We are driving through Holborn when a group of four or five young women, probably in their late teens, dashes across the road without checking to see if the lights are in their favour. They encounter oncoming traffic and start screaming. As they lunge onto the narrow island in the middle of the road they are shrieking and holding onto each other. One of them waves her right hand up and down in front of her face, making rapid fanning movements.
My wife, referring to the fanning, says “I hate it when girls are like that.”
I venture that what we’ve just seen has its antecedents in Victorian times, when ladies would lose consciousness rather more frequently than is now the custom. For reasons that aren’t instantly apparent, teenage girls are emulating their 19th century ancestors in terms of a theatrical and gestural vocabulary of hysterical prostration.
In this case, the theatricality serves as shorthand – the girls don’t actually faint, they behave as though they are about to, then fan themselves back to a state of coolness. It’s doubtful that they ever really thought that their conscious state was in jeopardy, more that a demonstration of this possibility to their friends will serve to reinforce certain shared values of the group.
What is it that these febrile teens are experiencing then? Have they become enfeebled in some way that facilitates vasoconstriction, tachycardia and hyperventilation? Surely not. So how come they have picked up on a behaviour that went out of fashion in the early 20th century?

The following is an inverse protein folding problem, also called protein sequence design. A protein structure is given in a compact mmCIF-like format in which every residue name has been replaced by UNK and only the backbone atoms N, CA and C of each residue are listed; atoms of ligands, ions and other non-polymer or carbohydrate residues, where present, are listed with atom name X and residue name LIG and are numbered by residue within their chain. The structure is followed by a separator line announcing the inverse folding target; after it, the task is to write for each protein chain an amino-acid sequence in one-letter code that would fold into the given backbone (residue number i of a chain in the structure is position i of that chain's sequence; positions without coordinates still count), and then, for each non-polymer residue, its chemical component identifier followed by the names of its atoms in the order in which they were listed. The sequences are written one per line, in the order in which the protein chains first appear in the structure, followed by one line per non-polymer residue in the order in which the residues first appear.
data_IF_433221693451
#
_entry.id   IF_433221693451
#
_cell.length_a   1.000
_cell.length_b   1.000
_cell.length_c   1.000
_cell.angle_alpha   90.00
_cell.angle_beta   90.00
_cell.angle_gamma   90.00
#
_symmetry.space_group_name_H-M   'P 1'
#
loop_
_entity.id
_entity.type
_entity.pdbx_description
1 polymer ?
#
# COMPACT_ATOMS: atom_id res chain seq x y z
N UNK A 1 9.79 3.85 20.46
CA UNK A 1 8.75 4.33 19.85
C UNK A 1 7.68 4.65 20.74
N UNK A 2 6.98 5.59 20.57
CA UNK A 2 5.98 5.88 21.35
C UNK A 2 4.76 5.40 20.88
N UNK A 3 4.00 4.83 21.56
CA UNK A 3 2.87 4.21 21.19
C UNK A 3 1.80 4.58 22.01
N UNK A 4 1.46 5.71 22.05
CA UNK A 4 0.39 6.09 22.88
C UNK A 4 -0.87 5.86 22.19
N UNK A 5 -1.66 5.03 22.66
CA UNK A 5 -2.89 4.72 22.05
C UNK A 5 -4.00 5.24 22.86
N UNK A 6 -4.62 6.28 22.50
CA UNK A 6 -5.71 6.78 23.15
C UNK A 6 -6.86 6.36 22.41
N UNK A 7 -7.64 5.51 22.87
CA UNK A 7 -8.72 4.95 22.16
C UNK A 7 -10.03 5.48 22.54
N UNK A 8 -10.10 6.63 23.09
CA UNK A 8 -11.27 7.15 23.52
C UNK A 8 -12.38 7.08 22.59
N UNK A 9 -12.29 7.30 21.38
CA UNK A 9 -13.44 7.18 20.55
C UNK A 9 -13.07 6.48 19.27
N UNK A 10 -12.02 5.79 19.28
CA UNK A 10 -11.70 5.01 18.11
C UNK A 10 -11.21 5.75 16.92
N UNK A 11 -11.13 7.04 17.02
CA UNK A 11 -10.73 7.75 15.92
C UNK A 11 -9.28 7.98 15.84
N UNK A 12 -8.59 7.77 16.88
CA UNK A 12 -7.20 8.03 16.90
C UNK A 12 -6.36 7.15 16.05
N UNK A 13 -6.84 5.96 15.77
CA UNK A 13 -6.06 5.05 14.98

People still faint, of course, but generally not in ways that are primarily designed to signal their specialness. It was certainly the case that Victorian fainting was seen as an aristocratic pursuit, a marker of sophistication, delicacy and privilege, and to faint was to assume these distinctions.
But given that our teens are not noted as Victorianists their swoony affectations must derive, despite their 19th century hue, from rather less historically distant sources.
I blame teen television. American and Australian early evening teen series feature a degree of hystericisation that makes standard soap melodrama look like CCTV in a bank. If the teen ejaculation “Oh/my/God!” signals the onset of sensations akin to those experienced by the hippy when intoning “Far/fucking/out!” then we are merely in that part of the world where the mightiness of phenomena threatens to flatten the flimsy thing that is the adolescent subject. When, however, this suggestibility is metabolised in the script meetings of youth TV it transmutes into a ludicrous nerviness that jumps with tremulous excitability between zonk-out and martinettish mastery.
Such is the scarcity of psychic spaces in which to express the vertigo induced by the busy-ness of existence that young people, according to the etiquettes of teen TV, will form extreme relationships with the materiality of the world: young women will vaporise and young men will become hard. Both modes are covered by the popular cry “It’s a knock-out!”
Both modes have their basis in real teen behaviour but, under the guise of endorsing this behaviour, teen TV consistently delivers a caricature that turns the teen inside out so that the visibility of the nervous system – like a plastinated Gunther von Hagens exhibit – is seen as more important than its role in content delivery.